More on Krasnoyarsk
Out of the blue I discover recommendations for places to visit whilst in the city, all from a short-and-to-the-point tourist page. Literally “a page”, with one link… that returns directly back to the same page. How bizarre… Escaping this infinity-loop with the info on-board, I can reveal that aside from Stolby National Park (as mentioned last time), the Yenisei River, Prospekt Mira, the Local Regional Studies museum and “350-Year Anniversary” Square are also worth a look. Who am I to argue?
The main “drag” appears to be Prospekt Mira and the accompanying Krasnoy Armii, Lenina and Karla-Marksa streets. Hmm, I’m sure I’ve heard some of those names before somewhere…
The thing is, Prospekt Mira is presented as quite simply a pleasant place to ramble around: a street of shops, cafés and restaurants in a city that has retained much of its authenticity rather than being overly, generically “developed” into a grotesque “entertainment centre”. This sounds ideal to me anyway with my biased views: I don’t even like most modern precincts (except to cycle down, full-pelt after the shops have shut and the walking dead have drifted on…)
And… in Krasnoyarsk there are trees too, in the city centre no less… on both sides of the streets! I have seen photographic evidence.
A walk along the Yenisei River links the railway station to the “350-Year Anniversary” Square which contains yet more cafés. Is Krasnoyarsk the cafe capital of Siberia? Would that be a bad thing anyway? I see how those original recommendations link up … because close to the square lies the Local Regional Studies museum.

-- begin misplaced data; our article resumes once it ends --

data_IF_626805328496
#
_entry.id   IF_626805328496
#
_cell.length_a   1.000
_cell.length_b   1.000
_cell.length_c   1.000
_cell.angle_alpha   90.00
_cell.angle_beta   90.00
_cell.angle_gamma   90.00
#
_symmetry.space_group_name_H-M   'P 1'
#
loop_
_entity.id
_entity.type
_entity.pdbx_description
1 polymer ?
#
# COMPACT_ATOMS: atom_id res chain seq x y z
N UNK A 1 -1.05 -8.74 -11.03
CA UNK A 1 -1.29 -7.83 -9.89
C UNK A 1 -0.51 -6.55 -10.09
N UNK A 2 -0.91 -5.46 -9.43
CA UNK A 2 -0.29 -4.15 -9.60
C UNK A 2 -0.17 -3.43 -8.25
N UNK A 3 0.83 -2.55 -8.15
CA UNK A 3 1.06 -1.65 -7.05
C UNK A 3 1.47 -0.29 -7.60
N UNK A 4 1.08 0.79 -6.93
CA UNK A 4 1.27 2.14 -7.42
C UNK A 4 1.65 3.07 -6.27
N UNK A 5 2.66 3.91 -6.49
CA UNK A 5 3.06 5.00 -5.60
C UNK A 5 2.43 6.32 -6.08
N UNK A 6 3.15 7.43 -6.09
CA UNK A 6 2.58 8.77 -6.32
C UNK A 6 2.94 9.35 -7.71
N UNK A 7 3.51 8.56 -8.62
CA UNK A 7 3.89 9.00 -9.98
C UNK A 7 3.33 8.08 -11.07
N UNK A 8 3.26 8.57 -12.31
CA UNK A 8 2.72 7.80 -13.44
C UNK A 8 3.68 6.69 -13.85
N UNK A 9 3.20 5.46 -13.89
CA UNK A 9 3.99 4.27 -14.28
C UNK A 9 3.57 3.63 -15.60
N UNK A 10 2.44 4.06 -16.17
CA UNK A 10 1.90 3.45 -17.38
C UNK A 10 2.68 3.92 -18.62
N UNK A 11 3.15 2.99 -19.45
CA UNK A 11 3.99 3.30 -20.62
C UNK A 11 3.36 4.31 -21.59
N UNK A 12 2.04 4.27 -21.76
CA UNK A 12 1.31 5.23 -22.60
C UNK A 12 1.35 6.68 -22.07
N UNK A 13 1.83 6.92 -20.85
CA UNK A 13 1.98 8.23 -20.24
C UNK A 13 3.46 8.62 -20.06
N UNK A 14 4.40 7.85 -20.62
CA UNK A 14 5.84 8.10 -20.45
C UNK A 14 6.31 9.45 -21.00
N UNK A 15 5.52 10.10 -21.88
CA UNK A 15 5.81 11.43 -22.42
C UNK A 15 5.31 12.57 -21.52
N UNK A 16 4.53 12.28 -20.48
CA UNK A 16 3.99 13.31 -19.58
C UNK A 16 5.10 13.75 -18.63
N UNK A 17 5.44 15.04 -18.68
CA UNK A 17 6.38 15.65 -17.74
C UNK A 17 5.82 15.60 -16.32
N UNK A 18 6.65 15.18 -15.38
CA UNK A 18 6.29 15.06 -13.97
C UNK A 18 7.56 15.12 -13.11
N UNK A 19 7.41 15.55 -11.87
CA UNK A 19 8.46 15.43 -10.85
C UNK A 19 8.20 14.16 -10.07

Out here they must surely take their heritage pretty seriously: this institution has been running since 1889, having been founded by local archaeology enthusiasts. It was closed for renovation from 1987 to 2001, that’s 14 years – the death of an era and the country’s re-birth into another. When the museum finally reopened in the new millennium, it had been not only reconstructed but expanded too… and with a faux Egyptian facade (…why Egyptian?) Well, such monumental effort and dedication is surely worth rewarding with a visit if you are passing through…
There are 11 exhibitions on permanent display, featuring a range of cultural, archaeological and historical material, as well as information relevant to the immediate area as well as wider Russia. There are even some Woolly Rhinos …and a section dedicated to the famous Tunguska explosion. Sounds great.
Krasnoyarsk really does sound like a good place to visit, but of course every Eden has its serpent, or in this case, ticks, active in forests and parks during most of the summer months. They bite, and a small percentage of these carry encephalitis (apparently ticks can carry several pathogens at a time). A quick read on encephalitis alone indicates that it can seriously mess you up. I’m not qualified to offer professional medical advice so if you are going to the region: get some …including knowing what a tick bite actually looks like, and the correct procedure to follow if you find one embedded in your person. I read on the web about contacting the local immunisation center at Prospekt Mira, #35, Krasnoyarsk …and about getting the beast, once carefully removed… to analysis… Like I said: get professional advice, people. And then… enjoy your stay.
Also, remember that as Krasnoyarsk lies directly on the upper Yenisei River (also written as Enisey River), it could well be a jumping point for the adventurer on the way to Irkutsk or who is seeking to explore more of the region – including the tributaries of the rivers that feed into the northern end of Lake Baikal.
Next time: Trips and Tales (Part 53) Yet more on Krasnoyarsk, a great place to be exiled
[Photo by zhaffsky]